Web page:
The Ethics of Citizenship Tests
Project Syndicate | April 27, 2010
Can citizenship really be tested? An increasing number of countries—especially, but not only, in Europe—seem to think so.
Over the last decade, tests and exams for immigrants have proliferated—and so have controversies about what they may legitimately ask. Recently, the revelation that the "Life in the UK" test tries to instill respect for the practice of queuing—standing in line, that is—caused as much ridicule as indignation.
The British minister responsible for the test justified the idea by claiming that "the simple act of taking one's turn is one of the things that holds our country together. It is very important that newcomers take their place in queues whether it is for a bus or a cup of tea." While this might sound like an excerpt from a Monty Python sketch, it raises an important issue: should there be limits as to what prospective citizens are tested for? Can testing become counter-productive?
Critics of the spreading practice of citizenship testing certainly think so; in fact, they go so far as to lament the rise of a new "repressive liberalism"—Western states' efforts to achieve democratic and liberal ends with increasingly illiberal means. Making "integration courses" and language instruction compulsory, prohibiting headscarves in schools, as in France, or restricting the rights of immigrants to marry foreigners, as in Denmark, are just some instances of coercive measures adopted in the name of supposedly universal liberal values.
Such measures have the appearance of a (seemingly self-contradictory) program to force men and women to be free. Citizenship tests are an integral part of this program; and, in the eyes of critics, they resemble "loyalty oaths" and other intolerant measures traditionally associated with the anti-communist witch-hunts of McCarthyism in 1950s America.
But do countries somehow automatically turn illiberal just because they make certain measures mandatory? If that were true, "progressive legislation" would inevitably be a contradiction in terms. The real question is whether states purposefully target or even exclude certain groups—while ostensibly applying universal standards.
Think, for example, of a German (oral) test which was to apply only to immigrants from states belonging to the Organization of the Islamic Conference (the test in question was later withdrawn), and which asked, among other things, the applicant's opinion about the fact that in Germany homosexuals hold high public office. Similar tendencies appeared in the Netherlands, which was once committed to multiculturalism, but more recently has sought to confront would-be citizens with images of men kissing and of bare-breasted women emerging from the North Sea—presumably all to get across the point that a true Dutch citizen had better be tolerant.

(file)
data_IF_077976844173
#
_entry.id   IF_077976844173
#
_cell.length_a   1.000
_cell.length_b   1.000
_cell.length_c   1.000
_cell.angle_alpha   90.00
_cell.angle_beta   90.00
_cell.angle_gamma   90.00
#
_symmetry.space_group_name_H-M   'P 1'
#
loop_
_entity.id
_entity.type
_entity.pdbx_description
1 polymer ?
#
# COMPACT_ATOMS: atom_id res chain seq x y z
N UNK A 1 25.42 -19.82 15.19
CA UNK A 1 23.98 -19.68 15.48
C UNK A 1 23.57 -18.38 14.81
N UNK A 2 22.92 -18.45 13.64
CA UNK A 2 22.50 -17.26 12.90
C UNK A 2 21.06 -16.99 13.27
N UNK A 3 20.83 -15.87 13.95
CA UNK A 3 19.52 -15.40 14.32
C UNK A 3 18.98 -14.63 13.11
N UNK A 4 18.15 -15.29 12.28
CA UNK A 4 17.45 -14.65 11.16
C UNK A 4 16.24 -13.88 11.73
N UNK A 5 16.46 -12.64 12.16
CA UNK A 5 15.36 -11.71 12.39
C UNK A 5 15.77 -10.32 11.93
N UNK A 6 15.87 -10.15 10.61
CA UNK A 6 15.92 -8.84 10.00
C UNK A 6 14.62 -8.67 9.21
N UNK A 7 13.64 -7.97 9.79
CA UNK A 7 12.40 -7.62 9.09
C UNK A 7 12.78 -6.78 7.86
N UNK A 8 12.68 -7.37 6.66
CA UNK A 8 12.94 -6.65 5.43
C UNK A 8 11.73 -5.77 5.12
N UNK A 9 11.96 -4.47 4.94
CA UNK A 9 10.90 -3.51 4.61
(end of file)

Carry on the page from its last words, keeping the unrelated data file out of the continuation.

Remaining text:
It is clearly helpful for immigrants to get hints about how to navigate daily life practically—such as norms about standing in line. But this kind of local knowledge should not be subject to testing. Most people acquire survival skills—if not more sophisticated forms of savoir faire—informally, as a quick glance at the immigration experience in the United States demonstrates. They will also come to get the point of more informal social norms—against homophobia, for instance.
The lesson is that national governments should not test the attitudes of immigrants to moral and cultural questions that remain controversial even among established members of the host country. It would be hypocritical, for example, to pretend that everyone in Western liberal democracies is enthusiastic about gay people or nudists—what matters is that their rights be respected, not that everyone like them. Tests should communicate lessons about rights and democracy, that is, politics—not about lifestyles or the supposed core content of a "national culture" (on which established members of a host country themselves would probably be hard pressed to reach consensus).
Of course, it is true that birthright citizens live their lives—and retain their citizenship—without ever being tested on the basics of their political systems. But it is a reasonable expectation—often legitimately reinforced through civic education for all children—that citizens know how to participate in public affairs, and especially that they know what their and others' rights are.
So, citizenship tests—rather than being repressive—can actually be empowering, if they make immigrants aware of rights and possibilities for participation. They are akin to language requirements—except that the language here is a civic, not a national one, which in the best case allows new citizens to voice their concerns with perfect political grammar. Tests might also make the passage to citizenship meaningful, a ritual similar to the solemn swearing of an oath of allegiance, which can be integrated as a major event into the story of one's life (to be sure, some will always dismiss such ceremonies as political kitsch).
What these kinds of exams cannot do—and should not attempt to do—is test people's political convictions. For one thing, such convictions can always be faked by those determined to dissimulate. At the same time, most would-be citizens will probably feel alienated from a state that suspects political danger emanating from newcomers and consistently sends a message of distrust.
In the end, citizenship exams, rather than really being "tests" in any meaningful sense at all, are tools for communication. And every country should think very carefully about what it wishes to communicate about itself.
© 2010 Project Syndicate. Republished with kind permission.blog comments powered by Disqus